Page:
A modern lifestyle brand redefining motherhood
Print Friendly and PDF

We all know that a baby needs a loving mother to maximize its chances to grow up as a happy and successful child. But how important is a dad?


When my son was born I quickly had the impression that he didn’t need me at all. He was constantly seeking contact with my wife, and barely noticing me. I was already telling myself that I would get more involved once he could speak and walk, and that in the meantime I could focus on doing well in my career. At least I was contributing as the main provider for the family.

However, it wasn’t long before my wife was ready to chop off my head for not lifting a finger to help her with our son. I quickly realized that my days as a passive dad were numbered, and that I had a choice between accepting some father duties, or becoming a headless horseman. You can guess which option I picked.

But I do have to admit that despite good intentions, becoming more involved was a bit scary, initially. After all, our son looked so small and vulnerable. I had no idea what to do with Rafael and thought I would never be able manage him the way his mother does.

FEATURED VIDEO

So I started helping with some basic chores – after receiving exact instructions from my wife – like feeding him and changing his diapers. To my surprise, Rafael and I quickly developed our own special bond, and were soon spending more and more quality time together. Ever since, our moments together have become a daily highlight.

This is when I started realizing what an important role I could have in his upbringing.  In fact, more and more studies are confirming the benefits of involved dads. For example, one study found that babies with absent fathers suffer from poorer peer relationships and school results later on in life. Another study suggests that babies with involved dads enjoy better language skills.

Involved dads = successful children

So why are dads so important for the development of our little ones?

Well, first of all, a baby needs full time attention. A mother can probably handle all the baby’s basic needs, often at the expense of feeling exhausted and overwhelmed. By having two parents involved, we can instantly improve both the quality and quantity of care and guidance a child receives.

Secondly, the first two to three years of a baby’s life are so crucial for brain development (and hence for a positive childhood) that any productive stimulation is extremely valuable. A baby’s intelligence and character are not genetically hardwired. Experiences and influences from significant people shape the architecture of a child’s brain. This leads to the simple equation: the more positive stimulation a child enjoys, the more opportunities she or he will have to develop.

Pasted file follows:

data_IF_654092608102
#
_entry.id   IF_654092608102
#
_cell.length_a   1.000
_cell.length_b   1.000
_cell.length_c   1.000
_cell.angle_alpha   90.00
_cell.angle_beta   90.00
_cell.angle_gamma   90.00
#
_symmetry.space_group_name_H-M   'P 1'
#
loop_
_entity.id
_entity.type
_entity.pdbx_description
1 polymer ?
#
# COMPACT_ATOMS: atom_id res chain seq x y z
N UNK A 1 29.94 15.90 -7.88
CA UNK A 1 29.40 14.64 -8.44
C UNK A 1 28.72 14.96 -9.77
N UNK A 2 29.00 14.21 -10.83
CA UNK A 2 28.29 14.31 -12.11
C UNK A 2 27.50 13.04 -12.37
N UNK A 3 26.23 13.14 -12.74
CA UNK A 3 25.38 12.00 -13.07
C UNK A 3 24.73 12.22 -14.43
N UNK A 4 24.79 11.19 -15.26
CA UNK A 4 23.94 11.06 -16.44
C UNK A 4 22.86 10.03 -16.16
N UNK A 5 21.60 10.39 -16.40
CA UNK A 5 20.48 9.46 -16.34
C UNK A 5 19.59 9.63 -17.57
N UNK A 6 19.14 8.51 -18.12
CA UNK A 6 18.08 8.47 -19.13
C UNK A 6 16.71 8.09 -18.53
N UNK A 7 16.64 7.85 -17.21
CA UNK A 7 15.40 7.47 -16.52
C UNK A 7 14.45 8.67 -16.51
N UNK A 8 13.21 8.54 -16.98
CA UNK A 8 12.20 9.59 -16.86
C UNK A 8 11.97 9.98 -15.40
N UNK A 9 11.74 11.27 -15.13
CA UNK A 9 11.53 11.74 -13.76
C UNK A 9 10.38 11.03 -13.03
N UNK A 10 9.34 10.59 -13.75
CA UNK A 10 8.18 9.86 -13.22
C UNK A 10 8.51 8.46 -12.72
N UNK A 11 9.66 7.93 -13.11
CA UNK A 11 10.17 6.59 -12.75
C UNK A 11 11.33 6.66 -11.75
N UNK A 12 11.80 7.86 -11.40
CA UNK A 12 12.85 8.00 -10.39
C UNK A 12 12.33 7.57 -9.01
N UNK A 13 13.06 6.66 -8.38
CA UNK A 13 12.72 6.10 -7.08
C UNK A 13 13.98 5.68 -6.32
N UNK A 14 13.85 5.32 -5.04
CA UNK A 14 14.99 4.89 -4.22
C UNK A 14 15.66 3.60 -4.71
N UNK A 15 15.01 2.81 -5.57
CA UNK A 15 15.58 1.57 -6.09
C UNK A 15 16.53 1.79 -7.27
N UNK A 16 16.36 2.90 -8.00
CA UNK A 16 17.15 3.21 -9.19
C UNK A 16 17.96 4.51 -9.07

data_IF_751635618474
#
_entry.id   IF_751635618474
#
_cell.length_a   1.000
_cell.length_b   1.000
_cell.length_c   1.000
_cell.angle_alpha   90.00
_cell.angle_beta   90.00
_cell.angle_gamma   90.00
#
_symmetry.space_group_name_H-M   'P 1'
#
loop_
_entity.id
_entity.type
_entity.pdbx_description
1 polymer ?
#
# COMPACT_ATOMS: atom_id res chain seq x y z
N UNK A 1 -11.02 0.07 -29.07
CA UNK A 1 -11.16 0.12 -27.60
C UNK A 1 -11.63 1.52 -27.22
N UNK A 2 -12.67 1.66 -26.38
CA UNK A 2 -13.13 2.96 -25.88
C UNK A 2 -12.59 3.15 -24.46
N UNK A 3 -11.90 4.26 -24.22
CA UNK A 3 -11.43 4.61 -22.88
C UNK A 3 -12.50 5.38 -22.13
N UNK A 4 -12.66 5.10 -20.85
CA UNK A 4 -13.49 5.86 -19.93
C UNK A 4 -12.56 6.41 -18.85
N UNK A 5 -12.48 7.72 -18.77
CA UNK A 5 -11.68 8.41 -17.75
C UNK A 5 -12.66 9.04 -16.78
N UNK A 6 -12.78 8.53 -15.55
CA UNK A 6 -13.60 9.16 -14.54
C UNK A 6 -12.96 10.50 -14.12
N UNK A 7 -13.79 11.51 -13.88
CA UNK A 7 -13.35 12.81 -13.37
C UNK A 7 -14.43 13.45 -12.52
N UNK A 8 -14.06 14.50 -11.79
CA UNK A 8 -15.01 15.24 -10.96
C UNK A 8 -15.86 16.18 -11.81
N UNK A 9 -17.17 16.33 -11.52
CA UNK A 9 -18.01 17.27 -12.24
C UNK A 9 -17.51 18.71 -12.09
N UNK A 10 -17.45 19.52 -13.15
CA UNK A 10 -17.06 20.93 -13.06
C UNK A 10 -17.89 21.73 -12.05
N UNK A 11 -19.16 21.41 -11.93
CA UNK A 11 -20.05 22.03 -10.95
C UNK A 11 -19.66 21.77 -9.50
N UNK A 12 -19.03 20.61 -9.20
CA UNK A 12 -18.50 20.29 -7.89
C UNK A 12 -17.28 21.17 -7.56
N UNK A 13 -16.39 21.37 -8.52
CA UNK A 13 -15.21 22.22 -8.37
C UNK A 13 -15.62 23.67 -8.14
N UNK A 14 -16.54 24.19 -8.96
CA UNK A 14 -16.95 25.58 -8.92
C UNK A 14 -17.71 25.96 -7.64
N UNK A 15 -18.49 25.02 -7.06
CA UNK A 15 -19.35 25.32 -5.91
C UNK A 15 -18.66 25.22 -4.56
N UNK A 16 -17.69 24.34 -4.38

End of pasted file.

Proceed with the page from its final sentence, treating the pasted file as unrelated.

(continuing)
Let me share two facts that really got me thinking about how crucial it is for a baby to have both parents involved:

1 | A baby’s brain develops at a tremendous speed.

A child is born with almost the same number of neurons as adults, but stored in a brain that is about 75% smaller, and with almost no neural connections. During its first six months, this brain will double in size, and by the age of three it will have reached around 80% of the size of an adult brain.

During this time, the simple structure of a baby’s brain quickly transforms itself into a true network of neural connections, forming more synapses than it ever will again during adult years – up to 700 connections a second. In other words, this is the time a baby uses every experience to learn and evolve its cognitive functions.

For example, the first year is crucial for learning languages as a baby will be extremely sensitive to various sounds. At the same time, this window of accelerated learning is not available for too long, as this surplus of neural connections will eventually be eliminated in what is often referred to as ‘’blooming and pruning.”